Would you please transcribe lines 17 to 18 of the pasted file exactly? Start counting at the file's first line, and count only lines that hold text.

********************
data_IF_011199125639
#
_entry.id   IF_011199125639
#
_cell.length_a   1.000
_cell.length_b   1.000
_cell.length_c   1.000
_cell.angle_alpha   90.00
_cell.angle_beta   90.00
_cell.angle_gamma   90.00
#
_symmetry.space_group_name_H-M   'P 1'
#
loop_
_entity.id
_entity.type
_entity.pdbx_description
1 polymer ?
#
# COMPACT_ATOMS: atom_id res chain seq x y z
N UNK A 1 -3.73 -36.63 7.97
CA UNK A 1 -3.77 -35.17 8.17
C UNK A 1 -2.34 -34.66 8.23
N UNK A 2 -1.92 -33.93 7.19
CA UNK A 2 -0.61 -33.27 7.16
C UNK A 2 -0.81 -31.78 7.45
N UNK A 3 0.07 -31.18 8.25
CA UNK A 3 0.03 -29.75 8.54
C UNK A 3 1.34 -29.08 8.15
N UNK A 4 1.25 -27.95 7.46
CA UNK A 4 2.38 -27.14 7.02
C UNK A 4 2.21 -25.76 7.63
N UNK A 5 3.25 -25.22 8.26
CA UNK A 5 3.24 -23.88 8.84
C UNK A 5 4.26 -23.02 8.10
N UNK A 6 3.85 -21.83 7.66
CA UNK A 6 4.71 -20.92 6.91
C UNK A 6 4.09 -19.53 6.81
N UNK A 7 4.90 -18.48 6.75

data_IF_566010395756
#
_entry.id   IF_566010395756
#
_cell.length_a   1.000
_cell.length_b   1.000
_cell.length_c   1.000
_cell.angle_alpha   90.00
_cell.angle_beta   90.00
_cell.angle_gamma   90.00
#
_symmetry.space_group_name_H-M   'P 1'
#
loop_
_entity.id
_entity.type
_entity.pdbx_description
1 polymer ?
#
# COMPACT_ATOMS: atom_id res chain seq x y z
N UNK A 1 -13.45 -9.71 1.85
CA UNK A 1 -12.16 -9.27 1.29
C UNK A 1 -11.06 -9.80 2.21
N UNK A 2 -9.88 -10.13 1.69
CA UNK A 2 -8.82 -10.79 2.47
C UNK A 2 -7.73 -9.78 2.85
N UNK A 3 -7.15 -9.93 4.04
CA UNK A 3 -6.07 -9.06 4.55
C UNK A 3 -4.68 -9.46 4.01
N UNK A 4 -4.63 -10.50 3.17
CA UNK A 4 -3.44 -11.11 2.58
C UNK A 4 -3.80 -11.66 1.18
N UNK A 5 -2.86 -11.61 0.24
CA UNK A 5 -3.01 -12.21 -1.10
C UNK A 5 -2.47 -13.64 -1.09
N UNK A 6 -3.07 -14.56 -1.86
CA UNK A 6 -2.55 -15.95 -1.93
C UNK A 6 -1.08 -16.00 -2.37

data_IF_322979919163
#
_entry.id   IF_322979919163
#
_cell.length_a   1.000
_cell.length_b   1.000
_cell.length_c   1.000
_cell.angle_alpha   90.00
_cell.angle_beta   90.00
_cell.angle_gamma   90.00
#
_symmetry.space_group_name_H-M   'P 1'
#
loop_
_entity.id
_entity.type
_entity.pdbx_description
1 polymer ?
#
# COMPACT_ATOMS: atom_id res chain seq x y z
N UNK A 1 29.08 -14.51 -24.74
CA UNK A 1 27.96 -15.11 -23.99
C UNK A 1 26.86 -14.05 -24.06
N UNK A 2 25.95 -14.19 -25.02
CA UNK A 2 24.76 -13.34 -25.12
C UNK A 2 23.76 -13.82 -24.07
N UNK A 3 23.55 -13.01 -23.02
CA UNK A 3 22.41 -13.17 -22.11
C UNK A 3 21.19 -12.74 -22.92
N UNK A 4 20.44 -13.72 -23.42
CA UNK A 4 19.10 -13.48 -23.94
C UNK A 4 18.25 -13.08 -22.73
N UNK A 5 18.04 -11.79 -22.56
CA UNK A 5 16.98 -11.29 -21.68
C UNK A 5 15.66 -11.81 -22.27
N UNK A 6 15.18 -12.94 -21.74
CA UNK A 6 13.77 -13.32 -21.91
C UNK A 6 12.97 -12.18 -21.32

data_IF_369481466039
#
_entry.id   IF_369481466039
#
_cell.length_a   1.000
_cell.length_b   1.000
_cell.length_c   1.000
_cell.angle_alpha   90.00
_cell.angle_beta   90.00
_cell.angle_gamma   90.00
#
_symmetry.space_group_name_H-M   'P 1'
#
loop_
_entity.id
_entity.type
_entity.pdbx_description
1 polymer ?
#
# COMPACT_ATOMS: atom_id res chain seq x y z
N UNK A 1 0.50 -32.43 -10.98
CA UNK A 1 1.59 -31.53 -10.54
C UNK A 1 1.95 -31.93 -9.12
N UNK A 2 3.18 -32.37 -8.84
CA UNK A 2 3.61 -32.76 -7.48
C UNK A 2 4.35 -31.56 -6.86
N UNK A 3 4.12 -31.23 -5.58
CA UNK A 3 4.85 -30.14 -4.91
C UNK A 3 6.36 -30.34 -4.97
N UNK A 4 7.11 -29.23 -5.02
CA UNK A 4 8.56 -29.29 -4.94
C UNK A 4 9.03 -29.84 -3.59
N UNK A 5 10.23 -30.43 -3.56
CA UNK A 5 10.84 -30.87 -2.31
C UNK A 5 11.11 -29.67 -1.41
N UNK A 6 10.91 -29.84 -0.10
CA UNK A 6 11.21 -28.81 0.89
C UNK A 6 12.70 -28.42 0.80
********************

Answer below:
_entity.pdbx_description
1 polymer ?